5. Tom Donahue: “The main purpose of the Chamber,” says climate expert Joe Romm, “is to launder money from large industries and multinational corporations to affect public policy.” Last year, the Chamber spent $81 million on lobbying, far more than any other group. During the midterm election, it also pledged $75 million for ads to help elect Republicans, nearly all of whom are ardent climate deniers. After helping to derail climate legislation and calling for a new “Scopes monkey trial” on the science of global warming, Donahue is now taking aim at the EPA….
4. Gregory Boyce: As head of the world’s largest publicly held coal company, Boyce is the darling of Wall Street, beloved for his crisp management style, nice suits and political muscle. To keep America addicted to coal, Peabody spent $5 million on lobbying last year, arguing that any attempt to limit carbon pollution will jack up energy prices and destroy the U.S. economy…. The greatest global danger, Boyce declared, is “not a future environmental crisis predicted by computer models” but the “human crisis” of 3.6 billion people who lack easy access to electricity. The solution? More coal, which Boyce laughably referred to as “the only sustainable fuel with the scale to meet the primary energy needs of the world’s rising populations.” It was the kind of statement that made sense back in 1910. A century later, it’s a recipe for climate catastrophe.
3. Sarah Palin, Retired half-term governor, Alaska: No state suffers more from global warming than Alaska, where glaciers are already melting, methane is bubbling up through the permafrost, and animals are being forced to alter their migration patterns. Yet Palin, the host of Sarah Palin’s Alaska, continues to ridicule climate change as a “bunch of snake-oil science.” On her reality show, Palin tromps through the wilderness gushing about what she has called “the grandeurs of God’s creation.” But in the real world, she disses climate scientists, trashes clean-energy jobs and throws her political weight behind candidates who deny the reality and risks of global warming. (More than half of the 64 candidates she endorsed in the midterm elections won.)
2. Charles and David Koch: With a combined worth of $43 billion, these two aging, archconservative brothers are America’s leading funders of the climate-disinformation machine. By perpetuating the use of fossil fuels, they in turn fuel their sprawling empire of oil refineries and pipelines — the second-largest private corporation in the country. The Kochs have contributed $5 million to Americans for Prosperity, the driving force behind the Tea Party. They also gave nearly $25 million to conservative think tanks like the Heritage Foundation and the Cato Institute, two of the leading players in the climate-denial racket. And to help kill climate legislation in Congress, Koch spent $38 million on lobbying — more than any energy company except ExxonMobil and Chevron. Last year, besides underwriting a host of conservative candidates in the midterm elections, the Koch brothers backed Proposition 23, the unsuccessful effort to end California’s crackdown on climate pollution, and funded attacks against the EPA’s right to regulate carbon emissions. In David Koch’s twisted view, global warming is actually good for us. “The Earth will be able to support enormously more people,” he says, “because a far greater land area will be available to produce food.”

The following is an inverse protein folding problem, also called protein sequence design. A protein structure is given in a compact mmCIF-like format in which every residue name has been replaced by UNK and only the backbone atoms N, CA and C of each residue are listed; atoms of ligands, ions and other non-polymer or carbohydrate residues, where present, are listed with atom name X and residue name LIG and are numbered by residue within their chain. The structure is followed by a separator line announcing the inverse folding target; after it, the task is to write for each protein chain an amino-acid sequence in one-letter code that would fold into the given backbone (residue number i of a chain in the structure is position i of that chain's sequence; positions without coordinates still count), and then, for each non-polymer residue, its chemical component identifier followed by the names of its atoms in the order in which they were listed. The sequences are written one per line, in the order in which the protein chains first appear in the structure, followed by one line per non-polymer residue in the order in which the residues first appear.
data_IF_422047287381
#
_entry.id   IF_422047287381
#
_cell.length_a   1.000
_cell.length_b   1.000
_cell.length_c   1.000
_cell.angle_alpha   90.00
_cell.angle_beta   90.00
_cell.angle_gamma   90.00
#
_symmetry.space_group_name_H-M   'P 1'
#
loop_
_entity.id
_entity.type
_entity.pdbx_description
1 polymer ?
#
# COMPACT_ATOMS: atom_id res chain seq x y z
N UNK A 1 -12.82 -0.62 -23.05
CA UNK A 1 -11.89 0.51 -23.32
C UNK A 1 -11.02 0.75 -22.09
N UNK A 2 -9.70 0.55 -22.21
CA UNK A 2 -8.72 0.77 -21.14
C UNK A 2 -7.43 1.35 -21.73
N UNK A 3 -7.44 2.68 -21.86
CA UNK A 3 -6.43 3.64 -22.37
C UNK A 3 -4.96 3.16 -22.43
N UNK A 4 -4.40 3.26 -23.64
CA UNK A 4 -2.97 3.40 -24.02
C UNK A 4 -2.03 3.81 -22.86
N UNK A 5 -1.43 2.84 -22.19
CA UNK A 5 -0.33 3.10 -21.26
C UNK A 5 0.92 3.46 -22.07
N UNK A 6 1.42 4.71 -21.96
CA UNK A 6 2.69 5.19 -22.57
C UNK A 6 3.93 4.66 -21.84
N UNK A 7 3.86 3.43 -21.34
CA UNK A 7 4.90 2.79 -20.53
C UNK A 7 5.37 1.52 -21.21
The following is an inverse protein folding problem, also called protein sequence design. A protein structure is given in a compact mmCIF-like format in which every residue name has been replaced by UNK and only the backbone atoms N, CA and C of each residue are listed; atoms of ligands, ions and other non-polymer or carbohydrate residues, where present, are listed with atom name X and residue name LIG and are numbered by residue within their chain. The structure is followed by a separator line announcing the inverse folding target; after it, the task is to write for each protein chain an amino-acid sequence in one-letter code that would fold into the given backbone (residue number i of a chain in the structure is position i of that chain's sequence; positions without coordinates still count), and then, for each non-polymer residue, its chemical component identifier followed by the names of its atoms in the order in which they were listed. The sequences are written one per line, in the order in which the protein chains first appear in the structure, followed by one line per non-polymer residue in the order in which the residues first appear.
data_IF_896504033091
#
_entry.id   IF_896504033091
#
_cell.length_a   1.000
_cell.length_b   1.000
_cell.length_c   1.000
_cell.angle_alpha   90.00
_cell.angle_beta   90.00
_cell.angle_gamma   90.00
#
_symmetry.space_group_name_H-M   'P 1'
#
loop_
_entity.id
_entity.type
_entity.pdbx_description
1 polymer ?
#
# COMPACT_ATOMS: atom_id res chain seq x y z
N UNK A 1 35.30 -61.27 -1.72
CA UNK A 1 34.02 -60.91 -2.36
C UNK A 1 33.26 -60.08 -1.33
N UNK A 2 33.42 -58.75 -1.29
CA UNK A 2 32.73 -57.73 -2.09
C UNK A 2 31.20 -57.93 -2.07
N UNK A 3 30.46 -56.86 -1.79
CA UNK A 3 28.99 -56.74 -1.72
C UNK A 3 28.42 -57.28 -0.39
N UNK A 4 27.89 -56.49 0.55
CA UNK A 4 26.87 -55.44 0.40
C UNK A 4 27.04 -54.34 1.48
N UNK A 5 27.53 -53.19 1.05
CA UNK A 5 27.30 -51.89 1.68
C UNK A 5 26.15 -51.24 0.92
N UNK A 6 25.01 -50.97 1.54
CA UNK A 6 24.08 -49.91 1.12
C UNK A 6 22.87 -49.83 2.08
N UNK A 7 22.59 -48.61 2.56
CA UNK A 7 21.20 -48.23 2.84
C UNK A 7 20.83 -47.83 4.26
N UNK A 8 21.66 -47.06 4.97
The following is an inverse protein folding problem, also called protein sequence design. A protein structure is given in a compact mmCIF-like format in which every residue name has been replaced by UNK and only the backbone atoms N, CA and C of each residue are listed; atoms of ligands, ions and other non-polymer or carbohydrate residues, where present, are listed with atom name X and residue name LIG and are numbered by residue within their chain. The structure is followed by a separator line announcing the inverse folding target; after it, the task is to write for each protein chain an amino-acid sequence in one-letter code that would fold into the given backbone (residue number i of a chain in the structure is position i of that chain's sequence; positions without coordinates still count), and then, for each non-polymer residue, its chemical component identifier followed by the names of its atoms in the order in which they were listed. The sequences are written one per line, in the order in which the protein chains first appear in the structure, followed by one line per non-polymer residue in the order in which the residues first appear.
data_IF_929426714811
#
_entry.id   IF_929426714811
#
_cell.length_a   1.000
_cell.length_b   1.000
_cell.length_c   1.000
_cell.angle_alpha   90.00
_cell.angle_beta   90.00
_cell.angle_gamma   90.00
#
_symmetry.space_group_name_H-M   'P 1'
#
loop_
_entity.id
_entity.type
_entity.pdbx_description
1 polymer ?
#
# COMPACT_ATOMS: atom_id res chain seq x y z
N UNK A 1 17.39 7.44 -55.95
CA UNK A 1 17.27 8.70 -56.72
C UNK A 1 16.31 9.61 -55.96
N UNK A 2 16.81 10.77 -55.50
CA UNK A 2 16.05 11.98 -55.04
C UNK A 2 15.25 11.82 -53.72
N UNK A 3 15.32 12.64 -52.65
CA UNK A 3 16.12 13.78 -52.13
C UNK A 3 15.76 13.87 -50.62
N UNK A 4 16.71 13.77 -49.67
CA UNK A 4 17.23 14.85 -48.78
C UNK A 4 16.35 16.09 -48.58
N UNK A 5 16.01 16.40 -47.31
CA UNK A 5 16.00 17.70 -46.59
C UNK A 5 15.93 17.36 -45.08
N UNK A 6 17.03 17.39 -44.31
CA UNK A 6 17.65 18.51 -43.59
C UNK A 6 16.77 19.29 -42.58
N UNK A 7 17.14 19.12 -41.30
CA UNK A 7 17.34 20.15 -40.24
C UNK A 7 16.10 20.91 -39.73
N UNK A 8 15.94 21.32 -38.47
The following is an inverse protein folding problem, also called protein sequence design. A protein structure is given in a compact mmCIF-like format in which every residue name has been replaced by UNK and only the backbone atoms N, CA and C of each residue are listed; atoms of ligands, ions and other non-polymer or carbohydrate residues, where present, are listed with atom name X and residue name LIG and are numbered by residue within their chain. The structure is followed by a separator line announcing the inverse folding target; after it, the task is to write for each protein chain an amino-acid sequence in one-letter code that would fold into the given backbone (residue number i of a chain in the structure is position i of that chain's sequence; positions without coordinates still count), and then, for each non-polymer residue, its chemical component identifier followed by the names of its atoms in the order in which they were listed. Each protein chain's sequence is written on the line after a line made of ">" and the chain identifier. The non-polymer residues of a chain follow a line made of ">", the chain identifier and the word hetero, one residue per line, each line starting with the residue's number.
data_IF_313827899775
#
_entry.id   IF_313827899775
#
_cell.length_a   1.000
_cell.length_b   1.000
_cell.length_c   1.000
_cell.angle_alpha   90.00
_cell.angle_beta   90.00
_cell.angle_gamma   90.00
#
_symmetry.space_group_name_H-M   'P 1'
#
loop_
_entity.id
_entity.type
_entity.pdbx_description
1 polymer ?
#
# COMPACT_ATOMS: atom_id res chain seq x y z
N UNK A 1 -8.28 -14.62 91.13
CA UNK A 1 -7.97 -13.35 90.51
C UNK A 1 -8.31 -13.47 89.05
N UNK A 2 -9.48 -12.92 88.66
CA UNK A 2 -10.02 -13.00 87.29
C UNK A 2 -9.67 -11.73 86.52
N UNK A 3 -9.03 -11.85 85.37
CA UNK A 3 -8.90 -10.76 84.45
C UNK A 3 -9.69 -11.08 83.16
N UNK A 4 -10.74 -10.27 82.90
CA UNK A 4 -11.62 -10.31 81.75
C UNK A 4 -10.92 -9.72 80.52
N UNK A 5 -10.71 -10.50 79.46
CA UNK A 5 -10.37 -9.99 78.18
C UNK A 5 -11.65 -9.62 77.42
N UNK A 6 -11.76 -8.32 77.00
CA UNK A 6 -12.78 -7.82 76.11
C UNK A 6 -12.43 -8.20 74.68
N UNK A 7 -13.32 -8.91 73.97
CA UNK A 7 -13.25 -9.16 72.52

1. Rupert Murdoch: No one does more to spread dangerous disinformation about global warming than Murdoch. In a year of rec ord heat waves in Africa, freak snowstorms in America and epic flooding in Pakistan, the Fox network continued to dismiss climate change as nothing but a conspiracy by liberal scientists and Big Government. Glenn Beck told viewers the Earth experienced no warming in the past decade — the hottest on record. Sean Hannity declared that “global warming doesn’t exist” and speculated about “the true agenda of global-warming hysterics.” Even Brian Kilmeade, co-host of the chatty Fox & Friends, laughed off the threat of climate change, joking that the real problem was “too many polar bears.”
Murdoch’s entire media empire, it would seem, is set up to deny, deny, deny….
Murdoch knows better. In 2007, he warned that climate change “poses clear, catastrophic threats” and promised to turn News Corp. into a model of carbon neutrality. But at his media outlets, manufacturing doubt about global warming remains official policy. During the 2009 climate summit in Copenhagen, the Washington editor of Fox News ordered the network’s journalists to never mention global warming “without immediately pointing out that such theories are based upon data that critics have called into question.” Murdoch may be striving to go green in his office buildings, but on air, the only thing he’s recycling are the lies of Big Coal and Big Oil.